Survivors speak to honor those lost in Holocaust
Jean Wall was 14 when the Nazis tore her from her family in Poland and sent her to the Parschnitz concentration camp in Czechoslovakia. She survived three years of starvation, cold, and forced labor, but lost her mother, her father, and a brother during the Holocaust.
“When the war ended, we learned the horrible truth . . . that we no longer had parents,” Wall said. “My family ended up in Auschwitz, which was a place of no return.”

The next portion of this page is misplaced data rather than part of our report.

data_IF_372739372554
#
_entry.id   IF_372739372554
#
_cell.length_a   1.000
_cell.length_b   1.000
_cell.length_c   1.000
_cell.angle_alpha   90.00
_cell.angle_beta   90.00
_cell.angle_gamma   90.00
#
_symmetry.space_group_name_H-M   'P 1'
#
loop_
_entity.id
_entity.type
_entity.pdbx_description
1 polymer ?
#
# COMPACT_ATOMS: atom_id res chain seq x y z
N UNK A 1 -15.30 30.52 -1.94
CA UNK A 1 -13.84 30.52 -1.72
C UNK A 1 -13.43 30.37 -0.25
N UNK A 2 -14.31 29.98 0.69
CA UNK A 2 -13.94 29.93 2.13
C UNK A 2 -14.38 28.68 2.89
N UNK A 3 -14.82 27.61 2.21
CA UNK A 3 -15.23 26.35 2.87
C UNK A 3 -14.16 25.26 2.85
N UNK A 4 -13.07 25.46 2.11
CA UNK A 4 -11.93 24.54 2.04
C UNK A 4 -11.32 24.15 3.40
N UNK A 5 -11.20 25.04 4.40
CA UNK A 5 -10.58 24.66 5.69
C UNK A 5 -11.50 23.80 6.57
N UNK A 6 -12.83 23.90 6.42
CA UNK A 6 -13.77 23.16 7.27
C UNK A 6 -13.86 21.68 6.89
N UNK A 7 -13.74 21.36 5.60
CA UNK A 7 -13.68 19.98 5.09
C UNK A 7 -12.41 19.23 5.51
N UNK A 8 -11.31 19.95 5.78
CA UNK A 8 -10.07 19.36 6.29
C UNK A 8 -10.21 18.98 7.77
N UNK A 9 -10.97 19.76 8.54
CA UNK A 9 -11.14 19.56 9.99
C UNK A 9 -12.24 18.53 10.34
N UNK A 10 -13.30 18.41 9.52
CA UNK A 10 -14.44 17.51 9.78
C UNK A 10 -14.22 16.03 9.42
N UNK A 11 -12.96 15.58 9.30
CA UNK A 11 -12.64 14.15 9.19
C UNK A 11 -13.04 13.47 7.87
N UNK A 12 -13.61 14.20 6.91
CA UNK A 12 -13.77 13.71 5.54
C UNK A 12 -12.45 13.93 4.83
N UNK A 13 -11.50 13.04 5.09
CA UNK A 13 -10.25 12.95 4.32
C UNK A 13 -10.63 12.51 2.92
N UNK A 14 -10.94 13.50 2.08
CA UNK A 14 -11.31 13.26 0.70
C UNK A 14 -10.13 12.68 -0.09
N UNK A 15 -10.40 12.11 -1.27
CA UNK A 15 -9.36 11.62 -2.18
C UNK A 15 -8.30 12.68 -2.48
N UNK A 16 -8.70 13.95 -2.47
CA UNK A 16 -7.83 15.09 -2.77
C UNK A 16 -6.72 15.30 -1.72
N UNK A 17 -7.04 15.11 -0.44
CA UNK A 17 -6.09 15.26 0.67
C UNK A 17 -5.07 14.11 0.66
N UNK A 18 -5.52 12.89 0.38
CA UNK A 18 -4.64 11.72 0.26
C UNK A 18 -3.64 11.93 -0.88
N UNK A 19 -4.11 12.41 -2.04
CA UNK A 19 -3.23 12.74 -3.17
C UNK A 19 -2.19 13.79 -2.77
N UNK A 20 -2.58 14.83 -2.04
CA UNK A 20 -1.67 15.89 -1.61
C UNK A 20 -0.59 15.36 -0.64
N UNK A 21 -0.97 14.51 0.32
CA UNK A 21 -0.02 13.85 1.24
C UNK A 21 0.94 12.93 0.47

The Nazis murdered an estimated 6 million Jews in death camps during the Holocaust, many of whom remain unnamed and lost to history. Now Wall, 87, and other Holocaust survivors at the Aviv Centers for Living in Peabody have joined the international Shoah Victims’ Names Recovery Project to identify all who were lost and honor their memory.
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